Veto of pay hike for direct care professionals draws ire

Thursday July 12, 2012

PITTSFIELD -- Human services advocates are pushing to reverse a governor's veto that halves a pay boost to those who work with vulnerable populations.

Gov. Deval Patrick slashed $10 million of a $20 million salary reserve item for direct care professionals who work with people with mental illness and developmental disability and have not had a raise in five years.

The veto was among $32.1 million in cuts the governor made Sunday to the Legislature's proposed fiscal 2013 budget.

The human services salary reserve item, approved by the Legislature, had established the amount as a pay raise; the governor's adjustment changes the item to a one-time bonus. State Rep. David Linsky, D-Natick, is leading an effort to override Patrick's veto in the House of Representatives.

The cut affects 31,500 direct care workers in Massachusetts, all of whom earn under $40,000 a year, according to Bill Yeleank, spokesman for the Mass achusetts Council of Human Service Providers.

In the Berkshires, those affected include employees of the Berkshire County Arc, ServiceNet, Berkshire Family and Individual Resources (BFAIR) and the Brien Center.

In a strongly worded letter to the governor, Berkshire County Arc Executive Director Kenneth Singer criticized Pat rick's decision, calling the move "un thinkable" and asserting that Patrick has "committed a grave injustice."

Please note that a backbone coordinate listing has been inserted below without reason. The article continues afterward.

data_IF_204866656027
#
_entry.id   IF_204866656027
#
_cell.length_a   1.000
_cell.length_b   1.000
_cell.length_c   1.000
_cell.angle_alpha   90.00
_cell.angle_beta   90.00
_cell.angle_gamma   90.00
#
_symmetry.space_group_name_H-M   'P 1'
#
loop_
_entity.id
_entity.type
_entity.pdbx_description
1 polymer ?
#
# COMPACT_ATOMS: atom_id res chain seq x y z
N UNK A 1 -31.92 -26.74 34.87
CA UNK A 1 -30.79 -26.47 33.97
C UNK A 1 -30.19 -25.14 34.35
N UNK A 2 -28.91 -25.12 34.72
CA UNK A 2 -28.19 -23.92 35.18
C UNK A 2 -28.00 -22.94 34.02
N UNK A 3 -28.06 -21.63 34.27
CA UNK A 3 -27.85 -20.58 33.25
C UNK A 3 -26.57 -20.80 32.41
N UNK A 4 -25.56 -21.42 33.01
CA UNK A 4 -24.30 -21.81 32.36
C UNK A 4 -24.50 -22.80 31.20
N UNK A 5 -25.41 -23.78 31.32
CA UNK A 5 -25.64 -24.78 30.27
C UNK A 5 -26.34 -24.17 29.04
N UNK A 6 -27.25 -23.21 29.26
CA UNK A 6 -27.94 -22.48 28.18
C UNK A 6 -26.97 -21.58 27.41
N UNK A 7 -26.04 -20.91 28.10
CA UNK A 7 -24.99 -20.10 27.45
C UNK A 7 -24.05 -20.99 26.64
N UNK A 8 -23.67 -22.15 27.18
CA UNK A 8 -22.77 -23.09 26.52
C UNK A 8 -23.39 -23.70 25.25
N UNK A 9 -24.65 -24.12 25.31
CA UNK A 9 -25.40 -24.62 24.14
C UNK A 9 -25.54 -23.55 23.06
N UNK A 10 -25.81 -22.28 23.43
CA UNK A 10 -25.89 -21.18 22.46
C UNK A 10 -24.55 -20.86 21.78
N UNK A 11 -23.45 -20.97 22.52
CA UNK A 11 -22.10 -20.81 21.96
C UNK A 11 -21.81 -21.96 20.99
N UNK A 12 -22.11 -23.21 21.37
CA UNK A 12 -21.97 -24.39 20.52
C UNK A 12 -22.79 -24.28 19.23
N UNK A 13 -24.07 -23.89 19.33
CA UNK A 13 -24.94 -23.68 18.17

"That you would take this raise away from them is beyond belief for all of us that see how hard they work on a daily basis," Singer wrote. "... The compassion that you are known for, Governor Patrick, is well established and I am bewildered by this decision."

In an interview with The Eagle, Singer said that he has been a consistent admirer of the governor but was unsettled by the veto, which affects about 400 Berkshire County Arc employees.

"He's been a phenomenal supporter, and I was shocked that he'd make this decision," Singer said. "We were counting on it. He's taking money out of their pockets."

Singer said that in fiscal 2012, these direct care workers were also given a $10 million one-time boost, but that they had not seen a salary increase from the state in five years.

In the announcement of the veto, Patrick proposed to use the $10 million cut to fund higher human services costs.

"They're separate issues," Singer said in response. "You can't do that on the backs of staff."

To reach Amanda Korman:
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On Twitter: @mandface


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